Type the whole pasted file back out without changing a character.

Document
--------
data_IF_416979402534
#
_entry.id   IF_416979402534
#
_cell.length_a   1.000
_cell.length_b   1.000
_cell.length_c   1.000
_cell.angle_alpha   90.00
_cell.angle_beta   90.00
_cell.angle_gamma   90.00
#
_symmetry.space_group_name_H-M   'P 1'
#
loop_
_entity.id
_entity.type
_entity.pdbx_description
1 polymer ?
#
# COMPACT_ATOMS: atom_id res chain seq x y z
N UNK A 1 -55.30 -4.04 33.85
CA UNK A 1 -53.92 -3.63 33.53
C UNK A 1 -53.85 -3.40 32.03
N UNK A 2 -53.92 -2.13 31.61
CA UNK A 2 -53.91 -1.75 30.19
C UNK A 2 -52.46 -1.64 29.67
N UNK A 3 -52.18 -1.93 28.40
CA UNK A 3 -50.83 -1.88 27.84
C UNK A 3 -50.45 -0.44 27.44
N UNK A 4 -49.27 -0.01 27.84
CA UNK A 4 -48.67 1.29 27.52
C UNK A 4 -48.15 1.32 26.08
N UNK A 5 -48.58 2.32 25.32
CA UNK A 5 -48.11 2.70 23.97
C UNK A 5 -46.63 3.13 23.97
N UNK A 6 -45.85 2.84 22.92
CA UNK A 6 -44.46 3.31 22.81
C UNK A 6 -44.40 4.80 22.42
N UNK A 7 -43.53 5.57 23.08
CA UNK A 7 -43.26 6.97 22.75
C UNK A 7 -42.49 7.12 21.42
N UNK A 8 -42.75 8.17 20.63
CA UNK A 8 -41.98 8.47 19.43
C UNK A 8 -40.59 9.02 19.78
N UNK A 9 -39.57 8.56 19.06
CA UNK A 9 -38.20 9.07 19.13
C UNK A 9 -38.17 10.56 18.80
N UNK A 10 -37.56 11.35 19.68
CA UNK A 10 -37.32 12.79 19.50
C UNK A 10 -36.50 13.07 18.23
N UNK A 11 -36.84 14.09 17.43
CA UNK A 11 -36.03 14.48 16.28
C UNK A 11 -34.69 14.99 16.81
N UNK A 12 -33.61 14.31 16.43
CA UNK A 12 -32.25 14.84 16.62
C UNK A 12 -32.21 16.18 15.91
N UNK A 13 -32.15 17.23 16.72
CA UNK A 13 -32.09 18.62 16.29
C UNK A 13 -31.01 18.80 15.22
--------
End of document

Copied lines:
data_IF_416979402534
#
_entry.id   IF_416979402534
#
_cell.length_a   1.000
_cell.length_b   1.000
_cell.length_c   1.000
_cell.angle_alpha   90.00
_cell.angle_beta   90.00
_cell.angle_gamma   90.00
#
_symmetry.space_group_name_H-M   'P 1'
#
loop_
_entity.id
_entity.type
_entity.pdbx_description
1 polymer ?
#
# COMPACT_ATOMS: atom_id res chain seq x y z
N UNK A 1 -55.30 -4.04 33.85
CA UNK A 1 -53.92 -3.63 33.53
C UNK A 1 -53.85 -3.40 32.03
N UNK A 2 -53.92 -2.13 31.61
CA UNK A 2 -53.91 -1.75 30.19
C UNK A 2 -52.46 -1.64 29.67
N UNK A 3 -52.18 -1.93 28.40
CA UNK A 3 -50.83 -1.88 27.84
C UNK A 3 -50.45 -0.44 27.44
N UNK A 4 -49.27 -0.01 27.84
CA UNK A 4 -48.67 1.29 27.52
C UNK A 4 -48.15 1.32 26.08
N UNK A 5 -48.58 2.32 25.32
CA UNK A 5 -48.11 2.70 23.97
C UNK A 5 -46.63 3.13 23.97
N UNK A 6 -45.85 2.84 22.92
CA UNK A 6 -44.46 3.31 22.81
C UNK A 6 -44.40 4.80 22.42
N UNK A 7 -43.53 5.57 23.08
CA UNK A 7 -43.26 6.97 22.75
C UNK A 7 -42.49 7.12 21.42
N UNK A 8 -42.75 8.17 20.63
CA UNK A 8 -41.98 8.47 19.43
C UNK A 8 -40.59 9.02 19.78
N UNK A 9 -39.57 8.56 19.06
CA UNK A 9 -38.20 9.07 19.13
C UNK A 9 -38.17 10.56 18.80
N UNK A 10 -37.56 11.35 19.68
CA UNK A 10 -37.32 12.79 19.50
C UNK A 10 -36.50 13.07 18.23
N UNK A 11 -36.84 14.09 17.43
CA UNK A 11 -36.03 14.48 16.28
C UNK A 11 -34.69 14.99 16.81
N UNK A 12 -33.61 14.31 16.43
CA UNK A 12 -32.25 14.84 16.62
C UNK A 12 -32.21 16.18 15.91
N UNK A 13 -32.15 17.23 16.72
CA UNK A 13 -32.09 18.62 16.29
C UNK A 13 -31.01 18.80 15.22